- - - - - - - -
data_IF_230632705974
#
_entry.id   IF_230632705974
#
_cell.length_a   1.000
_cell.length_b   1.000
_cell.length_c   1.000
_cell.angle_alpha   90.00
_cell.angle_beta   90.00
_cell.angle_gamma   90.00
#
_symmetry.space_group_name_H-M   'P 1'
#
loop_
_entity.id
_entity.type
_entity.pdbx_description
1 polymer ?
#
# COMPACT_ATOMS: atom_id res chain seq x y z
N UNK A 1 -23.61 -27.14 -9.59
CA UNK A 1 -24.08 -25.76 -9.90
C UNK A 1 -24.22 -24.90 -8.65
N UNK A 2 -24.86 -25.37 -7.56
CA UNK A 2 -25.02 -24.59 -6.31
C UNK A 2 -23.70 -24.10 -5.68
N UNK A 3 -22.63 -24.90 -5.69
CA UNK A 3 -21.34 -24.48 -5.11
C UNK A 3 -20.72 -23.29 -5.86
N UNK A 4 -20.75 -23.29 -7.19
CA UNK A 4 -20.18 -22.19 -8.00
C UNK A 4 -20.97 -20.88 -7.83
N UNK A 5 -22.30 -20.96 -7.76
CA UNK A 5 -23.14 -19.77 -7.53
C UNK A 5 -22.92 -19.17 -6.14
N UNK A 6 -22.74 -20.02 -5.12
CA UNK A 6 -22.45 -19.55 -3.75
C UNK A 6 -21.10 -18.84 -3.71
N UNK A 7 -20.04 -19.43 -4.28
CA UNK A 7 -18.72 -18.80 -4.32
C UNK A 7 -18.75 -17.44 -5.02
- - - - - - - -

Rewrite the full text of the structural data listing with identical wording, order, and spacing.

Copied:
data_IF_230632705974
#
_entry.id   IF_230632705974
#
_cell.length_a   1.000
_cell.length_b   1.000
_cell.length_c   1.000
_cell.angle_alpha   90.00
_cell.angle_beta   90.00
_cell.angle_gamma   90.00
#
_symmetry.space_group_name_H-M   'P 1'
#
loop_
_entity.id
_entity.type
_entity.pdbx_description
1 polymer ?
#
# COMPACT_ATOMS: atom_id res chain seq x y z
N UNK A 1 -23.61 -27.14 -9.59
CA UNK A 1 -24.08 -25.76 -9.90
C UNK A 1 -24.22 -24.90 -8.65
N UNK A 2 -24.86 -25.37 -7.56
CA UNK A 2 -25.02 -24.59 -6.31
C UNK A 2 -23.70 -24.10 -5.68
N UNK A 3 -22.63 -24.90 -5.69
CA UNK A 3 -21.34 -24.48 -5.11
C UNK A 3 -20.72 -23.29 -5.86
N UNK A 4 -20.75 -23.29 -7.19
CA UNK A 4 -20.18 -22.19 -8.00
C UNK A 4 -20.97 -20.88 -7.83
N UNK A 5 -22.30 -20.96 -7.76
CA UNK A 5 -23.14 -19.77 -7.53
C UNK A 5 -22.92 -19.17 -6.14
N UNK A 6 -22.74 -20.02 -5.12
CA UNK A 6 -22.45 -19.55 -3.75
C UNK A 6 -21.10 -18.84 -3.71
N UNK A 7 -20.04 -19.43 -4.28
CA UNK A 7 -18.72 -18.80 -4.32
C UNK A 7 -18.75 -17.44 -5.02